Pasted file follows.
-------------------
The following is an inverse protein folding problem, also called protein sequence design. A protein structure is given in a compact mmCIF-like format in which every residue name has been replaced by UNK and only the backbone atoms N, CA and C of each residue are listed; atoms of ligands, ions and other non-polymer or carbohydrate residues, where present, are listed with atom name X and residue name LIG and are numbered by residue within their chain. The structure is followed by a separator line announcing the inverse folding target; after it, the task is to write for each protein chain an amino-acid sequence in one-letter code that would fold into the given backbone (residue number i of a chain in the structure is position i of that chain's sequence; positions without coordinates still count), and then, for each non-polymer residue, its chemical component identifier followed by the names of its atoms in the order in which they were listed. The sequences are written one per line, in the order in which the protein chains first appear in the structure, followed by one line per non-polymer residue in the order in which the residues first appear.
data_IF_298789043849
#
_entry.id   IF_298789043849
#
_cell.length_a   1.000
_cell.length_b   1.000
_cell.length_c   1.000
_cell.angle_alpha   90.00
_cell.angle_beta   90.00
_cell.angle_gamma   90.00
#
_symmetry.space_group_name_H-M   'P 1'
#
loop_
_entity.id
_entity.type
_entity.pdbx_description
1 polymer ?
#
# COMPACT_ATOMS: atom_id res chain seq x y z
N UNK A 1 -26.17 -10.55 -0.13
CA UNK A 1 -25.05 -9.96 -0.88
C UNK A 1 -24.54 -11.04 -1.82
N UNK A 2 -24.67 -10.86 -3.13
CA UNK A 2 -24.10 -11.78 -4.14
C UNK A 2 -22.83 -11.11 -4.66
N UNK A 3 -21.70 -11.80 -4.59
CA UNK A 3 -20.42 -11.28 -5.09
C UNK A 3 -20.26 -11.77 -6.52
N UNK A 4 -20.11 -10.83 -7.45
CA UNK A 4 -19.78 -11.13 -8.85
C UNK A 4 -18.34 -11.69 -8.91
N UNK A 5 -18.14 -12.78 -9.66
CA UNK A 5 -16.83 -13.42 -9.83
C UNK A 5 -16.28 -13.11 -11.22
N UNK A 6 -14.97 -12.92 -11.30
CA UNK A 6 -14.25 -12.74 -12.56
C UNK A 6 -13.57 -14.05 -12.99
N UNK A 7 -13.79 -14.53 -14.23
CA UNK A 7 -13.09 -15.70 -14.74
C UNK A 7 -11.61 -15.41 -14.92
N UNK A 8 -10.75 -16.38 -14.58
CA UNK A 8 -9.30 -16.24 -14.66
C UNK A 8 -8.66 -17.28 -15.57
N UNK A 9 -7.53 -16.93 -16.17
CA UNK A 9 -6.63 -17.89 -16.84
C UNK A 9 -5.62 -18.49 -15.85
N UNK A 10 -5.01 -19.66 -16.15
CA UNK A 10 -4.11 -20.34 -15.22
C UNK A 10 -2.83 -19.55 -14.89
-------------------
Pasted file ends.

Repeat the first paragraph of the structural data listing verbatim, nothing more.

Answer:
The following is an inverse protein folding problem, also called protein sequence design. A protein structure is given in a compact mmCIF-like format in which every residue name has been replaced by UNK and only the backbone atoms N, CA and C of each residue are listed; atoms of ligands, ions and other non-polymer or carbohydrate residues, where present, are listed with atom name X and residue name LIG and are numbered by residue within their chain. The structure is followed by a separator line announcing the inverse folding target; after it, the task is to write for each protein chain an amino-acid sequence in one-letter code that would fold into the given backbone (residue number i of a chain in the structure is position i of that chain's sequence; positions without coordinates still count), and then, for each non-polymer residue, its chemical component identifier followed by the names of its atoms in the order in which they were listed. The sequences are written one per line, in the order in which the protein chains first appear in the structure, followed by one line per non-polymer residue in the order in which the residues first appear.